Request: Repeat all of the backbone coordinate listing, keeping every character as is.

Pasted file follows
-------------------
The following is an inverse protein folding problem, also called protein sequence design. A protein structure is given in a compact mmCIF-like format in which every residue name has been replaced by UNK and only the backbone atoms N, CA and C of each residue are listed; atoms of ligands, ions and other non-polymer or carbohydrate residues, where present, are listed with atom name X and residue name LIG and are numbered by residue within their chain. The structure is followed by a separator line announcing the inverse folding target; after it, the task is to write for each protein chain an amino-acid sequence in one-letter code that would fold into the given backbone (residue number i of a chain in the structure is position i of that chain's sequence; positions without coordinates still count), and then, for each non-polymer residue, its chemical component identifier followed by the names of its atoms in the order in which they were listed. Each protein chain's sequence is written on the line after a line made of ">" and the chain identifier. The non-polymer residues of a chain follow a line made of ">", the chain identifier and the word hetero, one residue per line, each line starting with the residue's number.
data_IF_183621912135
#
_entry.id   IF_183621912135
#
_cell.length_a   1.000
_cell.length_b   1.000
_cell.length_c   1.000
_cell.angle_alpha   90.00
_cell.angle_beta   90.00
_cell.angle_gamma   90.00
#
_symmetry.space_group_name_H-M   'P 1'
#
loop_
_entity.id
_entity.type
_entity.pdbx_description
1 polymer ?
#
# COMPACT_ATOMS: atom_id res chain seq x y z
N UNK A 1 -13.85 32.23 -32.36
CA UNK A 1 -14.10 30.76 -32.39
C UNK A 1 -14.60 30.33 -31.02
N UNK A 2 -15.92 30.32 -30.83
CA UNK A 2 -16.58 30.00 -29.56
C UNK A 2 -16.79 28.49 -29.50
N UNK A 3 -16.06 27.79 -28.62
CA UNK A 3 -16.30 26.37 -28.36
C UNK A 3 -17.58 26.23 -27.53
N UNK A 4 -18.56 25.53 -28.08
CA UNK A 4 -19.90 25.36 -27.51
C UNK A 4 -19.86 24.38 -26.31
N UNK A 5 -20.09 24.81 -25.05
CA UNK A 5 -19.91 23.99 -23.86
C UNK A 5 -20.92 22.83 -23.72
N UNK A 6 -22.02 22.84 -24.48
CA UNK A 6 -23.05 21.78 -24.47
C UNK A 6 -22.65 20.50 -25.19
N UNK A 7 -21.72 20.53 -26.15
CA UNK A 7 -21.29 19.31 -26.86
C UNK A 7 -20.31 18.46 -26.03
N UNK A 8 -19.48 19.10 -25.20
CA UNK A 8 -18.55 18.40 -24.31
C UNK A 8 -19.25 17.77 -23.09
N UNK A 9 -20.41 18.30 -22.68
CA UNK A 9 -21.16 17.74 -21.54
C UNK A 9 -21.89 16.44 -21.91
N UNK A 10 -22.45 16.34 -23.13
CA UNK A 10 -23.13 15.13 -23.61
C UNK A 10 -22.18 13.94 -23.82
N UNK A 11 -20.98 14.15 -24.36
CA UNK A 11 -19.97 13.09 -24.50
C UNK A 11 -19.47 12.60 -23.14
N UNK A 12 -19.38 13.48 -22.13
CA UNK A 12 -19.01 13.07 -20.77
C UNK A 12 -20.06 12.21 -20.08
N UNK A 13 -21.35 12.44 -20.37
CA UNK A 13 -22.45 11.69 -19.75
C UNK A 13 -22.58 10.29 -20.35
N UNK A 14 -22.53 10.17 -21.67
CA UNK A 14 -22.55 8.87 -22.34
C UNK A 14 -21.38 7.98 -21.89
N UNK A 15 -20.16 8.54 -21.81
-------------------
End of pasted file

The following is an inverse protein folding problem, also called protein sequence design. A protein structure is given in a compact mmCIF-like format in which every residue name has been replaced by UNK and only the backbone atoms N, CA and C of each residue are listed; atoms of ligands, ions and other non-polymer or carbohydrate residues, where present, are listed with atom name X and residue name LIG and are numbered by residue within their chain. The structure is followed by a separator line announcing the inverse folding target; after it, the task is to write for each protein chain an amino-acid sequence in one-letter code that would fold into the given backbone (residue number i of a chain in the structure is position i of that chain's sequence; positions without coordinates still count), and then, for each non-polymer residue, its chemical component identifier followed by the names of its atoms in the order in which they were listed. Each protein chain's sequence is written on the line after a line made of ">" and the chain identifier. The non-polymer residues of a chain follow a line made of ">", the chain identifier and the word hetero, one residue per line, each line starting with the residue's number.
data_IF_183621912135
#
_entry.id   IF_183621912135
#
_cell.length_a   1.000
_cell.length_b   1.000
_cell.length_c   1.000
_cell.angle_alpha   90.00
_cell.angle_beta   90.00
_cell.angle_gamma   90.00
#
_symmetry.space_group_name_H-M   'P 1'
#
loop_
_entity.id
_entity.type
_entity.pdbx_description
1 polymer ?
#
# COMPACT_ATOMS: atom_id res chain seq x y z
N UNK A 1 -13.85 32.23 -32.36
CA UNK A 1 -14.10 30.76 -32.39
C UNK A 1 -14.60 30.33 -31.02
N UNK A 2 -15.92 30.32 -30.83
CA UNK A 2 -16.58 30.00 -29.56
C UNK A 2 -16.79 28.49 -29.50
N UNK A 3 -16.06 27.79 -28.62
CA UNK A 3 -16.30 26.37 -28.36
C UNK A 3 -17.58 26.23 -27.53
N UNK A 4 -18.56 25.53 -28.08
CA UNK A 4 -19.90 25.36 -27.51
C UNK A 4 -19.86 24.38 -26.31
N UNK A 5 -20.09 24.81 -25.05
CA UNK A 5 -19.91 23.99 -23.86
C UNK A 5 -20.92 22.83 -23.72
N UNK A 6 -22.02 22.84 -24.48
CA UNK A 6 -23.05 21.78 -24.47
C UNK A 6 -22.65 20.50 -25.19
N UNK A 7 -21.72 20.53 -26.15
CA UNK A 7 -21.29 19.31 -26.86
C UNK A 7 -20.31 18.46 -26.03
N UNK A 8 -19.48 19.10 -25.20
CA UNK A 8 -18.55 18.40 -24.31
C UNK A 8 -19.25 17.77 -23.09
N UNK A 9 -20.41 18.30 -22.68
CA UNK A 9 -21.16 17.74 -21.54
C UNK A 9 -21.89 16.44 -21.91
N UNK A 10 -22.45 16.34 -23.13
CA UNK A 10 -23.13 15.13 -23.61
C UNK A 10 -22.18 13.94 -23.82
N UNK A 11 -20.98 14.15 -24.36
CA UNK A 11 -19.97 13.09 -24.50
C UNK A 11 -19.47 12.60 -23.14
N UNK A 12 -19.38 13.48 -22.13
CA UNK A 12 -19.01 13.07 -20.77
C UNK A 12 -20.06 12.21 -20.08
N UNK A 13 -21.35 12.44 -20.37
CA UNK A 13 -22.45 11.69 -19.75
C UNK A 13 -22.58 10.29 -20.35
N UNK A 14 -22.53 10.17 -21.67
CA UNK A 14 -22.55 8.87 -22.34
C UNK A 14 -21.38 7.98 -21.89
N UNK A 15 -20.16 8.54 -21.81